The anti-myeloma effects of the selective JAK1 inhibitor (INCB052793) alone and in combination in vitro and in vivo
The Janus kinase (JAK) pathway has been shown to play key roles in the growth and resistance to drugs that develop in multiple myeloma (MM) patients. The anti-MM effects of the selective JAK1 inhibitor INCB052793 (INCB) alone and in combination with anti-MM agents were evaluated in vitro and in vivo. Significant inhibition of cell viability of primary MM cells obtained fresh from MM patients, and the MM cell lines RPMI8226 and U266, was observed with single agent INCB and was enhanced in combination with other anti-MM agents including proteasome inhibitors and glucocorticosteroids. Single-agent INCB resulted in decrease in tumor growth of the MM xenograft LAGκ-1A growing in severe combined immunodeficient mice. Mice dosed with INCB (30 mg/kg) showed significant reductions in tumor volume on days 28, 35, 42, 49, 56, and 63. Similarly, INCB at 10 mg/kg showed anti-tumor effects on days 56 and 63. Tumor-bearing mice receiving combinations of INCB with carfilzomib, bortezomib, dexamethasone, or lenalidomide showed significantly smaller tumors when compared to vehicle control and mice treated with single agents. These results provide further support for the clinical evaluation of INCB052793 alone and in combination treatment for MM patients.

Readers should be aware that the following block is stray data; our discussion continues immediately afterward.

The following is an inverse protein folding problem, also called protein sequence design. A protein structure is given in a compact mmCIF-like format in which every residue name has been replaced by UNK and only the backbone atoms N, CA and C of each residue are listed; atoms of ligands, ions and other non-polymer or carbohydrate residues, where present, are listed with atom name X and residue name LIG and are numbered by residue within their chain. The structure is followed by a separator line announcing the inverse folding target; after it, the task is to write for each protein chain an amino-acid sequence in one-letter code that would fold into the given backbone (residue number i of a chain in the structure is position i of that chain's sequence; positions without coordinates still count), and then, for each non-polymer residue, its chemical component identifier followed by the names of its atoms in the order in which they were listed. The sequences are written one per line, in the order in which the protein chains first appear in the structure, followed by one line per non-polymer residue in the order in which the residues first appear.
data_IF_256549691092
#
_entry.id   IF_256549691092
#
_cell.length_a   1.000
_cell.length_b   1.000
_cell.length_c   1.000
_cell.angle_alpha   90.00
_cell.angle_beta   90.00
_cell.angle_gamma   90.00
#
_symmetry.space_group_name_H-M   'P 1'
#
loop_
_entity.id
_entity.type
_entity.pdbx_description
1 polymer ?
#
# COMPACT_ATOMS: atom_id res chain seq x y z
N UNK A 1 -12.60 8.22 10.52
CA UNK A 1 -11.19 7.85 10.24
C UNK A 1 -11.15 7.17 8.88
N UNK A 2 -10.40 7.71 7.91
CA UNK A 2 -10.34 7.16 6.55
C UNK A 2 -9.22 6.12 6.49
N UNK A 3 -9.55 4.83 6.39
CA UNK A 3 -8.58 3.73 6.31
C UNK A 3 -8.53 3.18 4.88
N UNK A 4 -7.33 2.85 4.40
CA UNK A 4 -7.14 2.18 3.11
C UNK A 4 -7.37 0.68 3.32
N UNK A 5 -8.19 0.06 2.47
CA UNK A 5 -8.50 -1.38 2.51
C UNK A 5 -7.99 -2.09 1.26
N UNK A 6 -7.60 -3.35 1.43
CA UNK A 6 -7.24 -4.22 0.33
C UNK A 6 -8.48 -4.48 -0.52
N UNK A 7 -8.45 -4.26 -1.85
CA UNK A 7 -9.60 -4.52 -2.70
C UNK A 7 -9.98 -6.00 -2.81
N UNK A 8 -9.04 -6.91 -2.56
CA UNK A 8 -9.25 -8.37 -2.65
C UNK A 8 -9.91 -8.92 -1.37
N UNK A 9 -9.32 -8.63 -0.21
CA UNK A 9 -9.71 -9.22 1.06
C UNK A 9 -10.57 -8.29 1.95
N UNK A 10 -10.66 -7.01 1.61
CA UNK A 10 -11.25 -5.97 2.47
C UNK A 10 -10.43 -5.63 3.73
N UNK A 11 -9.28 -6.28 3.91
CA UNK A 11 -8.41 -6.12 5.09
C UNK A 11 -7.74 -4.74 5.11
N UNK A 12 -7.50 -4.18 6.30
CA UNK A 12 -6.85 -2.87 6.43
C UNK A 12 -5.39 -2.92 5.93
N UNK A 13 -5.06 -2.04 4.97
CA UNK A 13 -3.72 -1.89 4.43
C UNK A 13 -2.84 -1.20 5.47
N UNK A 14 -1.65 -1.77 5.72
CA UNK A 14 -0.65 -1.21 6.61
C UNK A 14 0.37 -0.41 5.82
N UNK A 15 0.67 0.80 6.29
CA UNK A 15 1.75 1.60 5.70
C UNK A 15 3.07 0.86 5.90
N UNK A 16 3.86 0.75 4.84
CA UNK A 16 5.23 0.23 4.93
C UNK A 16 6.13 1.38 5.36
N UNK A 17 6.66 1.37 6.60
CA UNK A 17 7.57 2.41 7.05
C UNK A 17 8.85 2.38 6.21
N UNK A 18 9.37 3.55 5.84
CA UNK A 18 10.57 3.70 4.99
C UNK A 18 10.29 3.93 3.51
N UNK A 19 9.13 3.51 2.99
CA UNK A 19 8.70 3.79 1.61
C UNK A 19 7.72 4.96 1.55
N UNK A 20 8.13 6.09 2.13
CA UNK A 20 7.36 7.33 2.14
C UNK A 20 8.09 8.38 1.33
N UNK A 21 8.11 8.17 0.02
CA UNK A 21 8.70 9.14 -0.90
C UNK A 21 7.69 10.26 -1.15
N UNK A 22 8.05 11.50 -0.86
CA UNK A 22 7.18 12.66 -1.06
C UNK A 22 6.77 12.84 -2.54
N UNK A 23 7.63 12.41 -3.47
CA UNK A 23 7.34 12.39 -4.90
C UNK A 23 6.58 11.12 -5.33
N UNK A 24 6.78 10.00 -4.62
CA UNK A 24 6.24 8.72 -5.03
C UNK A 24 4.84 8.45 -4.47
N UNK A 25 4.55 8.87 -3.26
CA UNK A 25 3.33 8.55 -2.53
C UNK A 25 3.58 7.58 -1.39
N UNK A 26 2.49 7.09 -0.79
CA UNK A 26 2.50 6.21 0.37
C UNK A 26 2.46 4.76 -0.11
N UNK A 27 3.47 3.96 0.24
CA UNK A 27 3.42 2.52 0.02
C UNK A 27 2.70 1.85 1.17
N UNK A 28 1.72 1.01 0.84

KeywordsMultiple myeloma Janus kinase inhibitor Tumor In vivo Xenograft
We gratefully acknowledge Tanya M. Spektor and Jenna Riehl for reviewing of the manuscript.
JRB has received consulting fees, honoraria and research support for clinical and laboratory research from Incyte Corporation, whom also supported this study by research/study funding (INCY#24378).
Compliance with ethical standards
All procedures followed were in accordance with the ethical standards of the responsible committee on human experimentation (institutional and national) and with the Helsinki Declaration of 1975, as revised in 2008 (5). All institutional and national guidelines for the care and use of laboratory animals were followed. Informed consent was obtained from all patients for being included in the study. All animal studies were conducted according to the protocols approved by the Institutional Animal Care and Use Committee (approval no. 13.006).
Conflict of interest
This research was supported by a grant from Incyte Corporation. J. Berenson is a consultant/advisory board member for Incyte Corporation.
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